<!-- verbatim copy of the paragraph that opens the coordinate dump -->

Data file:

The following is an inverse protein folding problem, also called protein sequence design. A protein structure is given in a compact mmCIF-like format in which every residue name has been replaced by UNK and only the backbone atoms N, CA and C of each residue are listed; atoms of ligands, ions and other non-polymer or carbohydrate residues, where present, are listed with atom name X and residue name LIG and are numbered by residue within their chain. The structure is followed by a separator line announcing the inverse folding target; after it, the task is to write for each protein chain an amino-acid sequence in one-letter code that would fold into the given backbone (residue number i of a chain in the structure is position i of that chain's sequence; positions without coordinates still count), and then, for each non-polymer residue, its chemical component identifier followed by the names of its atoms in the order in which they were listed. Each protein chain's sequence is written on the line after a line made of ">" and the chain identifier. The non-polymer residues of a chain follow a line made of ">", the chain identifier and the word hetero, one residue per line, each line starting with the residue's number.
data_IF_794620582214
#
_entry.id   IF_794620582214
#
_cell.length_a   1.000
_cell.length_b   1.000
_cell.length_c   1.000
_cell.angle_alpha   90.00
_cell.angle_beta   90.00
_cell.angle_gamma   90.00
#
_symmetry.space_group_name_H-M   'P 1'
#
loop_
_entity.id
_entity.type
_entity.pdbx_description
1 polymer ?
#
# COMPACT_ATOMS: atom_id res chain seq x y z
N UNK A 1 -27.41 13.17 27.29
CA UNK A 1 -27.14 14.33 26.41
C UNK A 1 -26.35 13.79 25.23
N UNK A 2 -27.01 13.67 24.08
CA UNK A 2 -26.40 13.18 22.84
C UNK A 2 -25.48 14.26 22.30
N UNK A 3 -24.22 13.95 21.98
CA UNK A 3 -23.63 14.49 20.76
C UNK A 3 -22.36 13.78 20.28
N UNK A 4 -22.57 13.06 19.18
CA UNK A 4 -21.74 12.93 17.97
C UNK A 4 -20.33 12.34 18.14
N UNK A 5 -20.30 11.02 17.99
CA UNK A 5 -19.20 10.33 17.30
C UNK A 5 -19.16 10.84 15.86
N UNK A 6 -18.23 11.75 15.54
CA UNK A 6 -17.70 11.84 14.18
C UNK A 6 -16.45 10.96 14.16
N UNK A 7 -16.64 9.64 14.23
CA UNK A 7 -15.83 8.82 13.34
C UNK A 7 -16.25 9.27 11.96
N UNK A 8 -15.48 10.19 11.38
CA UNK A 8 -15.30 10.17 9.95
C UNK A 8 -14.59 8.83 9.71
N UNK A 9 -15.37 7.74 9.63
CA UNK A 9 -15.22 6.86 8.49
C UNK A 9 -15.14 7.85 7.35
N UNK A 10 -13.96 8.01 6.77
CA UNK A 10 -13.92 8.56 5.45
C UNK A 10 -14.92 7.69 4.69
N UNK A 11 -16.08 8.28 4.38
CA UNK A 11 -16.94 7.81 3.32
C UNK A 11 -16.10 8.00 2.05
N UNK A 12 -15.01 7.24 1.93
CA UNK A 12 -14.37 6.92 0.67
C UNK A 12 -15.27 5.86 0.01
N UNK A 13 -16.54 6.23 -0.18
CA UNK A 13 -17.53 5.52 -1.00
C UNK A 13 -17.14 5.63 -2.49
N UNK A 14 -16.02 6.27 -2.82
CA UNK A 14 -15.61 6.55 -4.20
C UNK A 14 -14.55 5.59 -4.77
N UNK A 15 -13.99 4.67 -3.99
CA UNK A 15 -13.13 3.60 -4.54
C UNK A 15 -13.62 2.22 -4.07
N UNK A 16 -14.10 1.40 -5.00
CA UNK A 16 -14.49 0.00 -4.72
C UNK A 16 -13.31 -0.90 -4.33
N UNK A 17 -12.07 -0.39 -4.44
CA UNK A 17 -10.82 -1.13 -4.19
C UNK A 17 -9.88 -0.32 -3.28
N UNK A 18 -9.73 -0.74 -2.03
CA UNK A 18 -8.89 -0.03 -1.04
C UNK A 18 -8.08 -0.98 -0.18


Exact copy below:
The following is an inverse protein folding problem, also called protein sequence design. A protein structure is given in a compact mmCIF-like format in which every residue name has been replaced by UNK and only the backbone atoms N, CA and C of each residue are listed; atoms of ligands, ions and other non-polymer or carbohydrate residues, where present, are listed with atom name X and residue name LIG and are numbered by residue within their chain. The structure is followed by a separator line announcing the inverse folding target; after it, the task is to write for each protein chain an amino-acid sequence in one-letter code that would fold into the given backbone (residue number i of a chain in the structure is position i of that chain's sequence; positions without coordinates still count), and then, for each non-polymer residue, its chemical component identifier followed by the names of its atoms in the order in which they were listed. Each protein chain's sequence is written on the line after a line made of ">" and the chain identifier. The non-polymer residues of a chain follow a line made of ">", the chain identifier and the word hetero, one residue per line, each line starting with the residue's number.